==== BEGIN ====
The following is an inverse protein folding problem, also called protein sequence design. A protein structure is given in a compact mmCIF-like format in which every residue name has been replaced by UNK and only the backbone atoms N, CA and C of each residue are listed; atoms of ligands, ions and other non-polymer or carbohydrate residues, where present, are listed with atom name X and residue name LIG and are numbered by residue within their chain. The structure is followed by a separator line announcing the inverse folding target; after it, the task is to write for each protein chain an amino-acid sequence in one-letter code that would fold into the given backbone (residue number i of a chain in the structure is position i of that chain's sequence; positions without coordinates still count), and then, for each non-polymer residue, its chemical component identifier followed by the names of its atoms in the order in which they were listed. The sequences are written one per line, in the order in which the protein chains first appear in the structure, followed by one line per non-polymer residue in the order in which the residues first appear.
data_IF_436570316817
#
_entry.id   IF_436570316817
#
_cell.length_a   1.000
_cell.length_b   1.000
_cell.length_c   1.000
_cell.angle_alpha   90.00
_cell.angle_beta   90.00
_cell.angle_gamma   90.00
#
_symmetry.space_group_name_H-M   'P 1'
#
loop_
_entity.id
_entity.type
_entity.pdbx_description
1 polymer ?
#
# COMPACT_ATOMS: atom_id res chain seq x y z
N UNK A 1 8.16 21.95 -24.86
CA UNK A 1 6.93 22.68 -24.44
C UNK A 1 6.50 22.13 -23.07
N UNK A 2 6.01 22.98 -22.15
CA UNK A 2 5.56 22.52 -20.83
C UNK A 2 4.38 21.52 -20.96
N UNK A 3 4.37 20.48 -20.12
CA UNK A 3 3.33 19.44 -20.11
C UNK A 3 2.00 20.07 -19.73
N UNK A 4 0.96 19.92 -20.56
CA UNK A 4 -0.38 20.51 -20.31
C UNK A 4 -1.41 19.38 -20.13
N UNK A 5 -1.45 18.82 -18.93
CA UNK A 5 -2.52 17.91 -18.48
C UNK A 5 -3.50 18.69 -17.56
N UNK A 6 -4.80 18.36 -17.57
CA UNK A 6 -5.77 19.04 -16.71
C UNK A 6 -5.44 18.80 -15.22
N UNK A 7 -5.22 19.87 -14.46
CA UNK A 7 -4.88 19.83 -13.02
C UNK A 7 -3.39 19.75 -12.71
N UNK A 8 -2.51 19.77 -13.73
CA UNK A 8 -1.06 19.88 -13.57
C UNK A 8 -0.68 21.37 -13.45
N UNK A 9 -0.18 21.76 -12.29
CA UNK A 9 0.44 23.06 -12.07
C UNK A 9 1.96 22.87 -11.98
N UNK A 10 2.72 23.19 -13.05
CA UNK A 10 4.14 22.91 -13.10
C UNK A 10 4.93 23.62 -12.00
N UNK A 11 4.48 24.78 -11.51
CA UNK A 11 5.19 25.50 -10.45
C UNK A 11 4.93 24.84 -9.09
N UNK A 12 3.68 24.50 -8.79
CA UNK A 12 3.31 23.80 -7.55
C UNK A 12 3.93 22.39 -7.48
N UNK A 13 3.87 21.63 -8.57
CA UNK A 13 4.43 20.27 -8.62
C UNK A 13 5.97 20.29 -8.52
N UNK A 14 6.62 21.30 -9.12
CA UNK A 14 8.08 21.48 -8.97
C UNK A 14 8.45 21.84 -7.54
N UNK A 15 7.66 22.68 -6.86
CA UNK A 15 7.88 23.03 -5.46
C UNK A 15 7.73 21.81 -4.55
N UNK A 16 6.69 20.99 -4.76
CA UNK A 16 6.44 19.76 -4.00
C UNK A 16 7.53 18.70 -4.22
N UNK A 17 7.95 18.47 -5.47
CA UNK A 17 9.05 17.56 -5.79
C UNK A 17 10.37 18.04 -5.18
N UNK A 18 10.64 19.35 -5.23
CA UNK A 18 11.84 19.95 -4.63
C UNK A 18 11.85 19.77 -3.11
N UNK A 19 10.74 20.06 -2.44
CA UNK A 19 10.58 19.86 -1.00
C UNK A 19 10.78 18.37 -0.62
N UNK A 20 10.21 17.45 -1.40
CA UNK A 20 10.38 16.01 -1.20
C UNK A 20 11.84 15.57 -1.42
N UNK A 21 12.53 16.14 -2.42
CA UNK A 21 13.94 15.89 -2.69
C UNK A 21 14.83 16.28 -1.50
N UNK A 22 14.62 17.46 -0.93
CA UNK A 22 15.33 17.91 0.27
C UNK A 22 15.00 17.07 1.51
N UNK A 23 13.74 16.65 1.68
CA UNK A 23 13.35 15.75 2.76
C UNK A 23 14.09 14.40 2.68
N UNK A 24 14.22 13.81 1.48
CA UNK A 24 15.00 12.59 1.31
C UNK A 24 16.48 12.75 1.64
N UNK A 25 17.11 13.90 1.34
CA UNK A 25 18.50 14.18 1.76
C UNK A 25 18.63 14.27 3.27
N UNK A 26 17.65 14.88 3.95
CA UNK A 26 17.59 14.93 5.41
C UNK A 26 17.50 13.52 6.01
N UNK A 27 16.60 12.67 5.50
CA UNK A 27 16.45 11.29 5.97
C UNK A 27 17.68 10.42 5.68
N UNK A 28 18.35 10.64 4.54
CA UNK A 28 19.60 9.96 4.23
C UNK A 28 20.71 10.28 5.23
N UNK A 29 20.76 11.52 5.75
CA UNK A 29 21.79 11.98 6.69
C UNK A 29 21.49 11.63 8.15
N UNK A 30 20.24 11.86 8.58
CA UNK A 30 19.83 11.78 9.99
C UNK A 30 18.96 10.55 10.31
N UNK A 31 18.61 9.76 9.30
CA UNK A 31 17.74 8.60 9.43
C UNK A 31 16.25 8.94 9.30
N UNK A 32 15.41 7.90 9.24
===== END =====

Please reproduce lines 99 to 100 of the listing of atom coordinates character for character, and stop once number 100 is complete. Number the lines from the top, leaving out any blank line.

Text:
C UNK A 26 17.50 13.52 6.01
N UNK A 27 16.60 12.67 5.50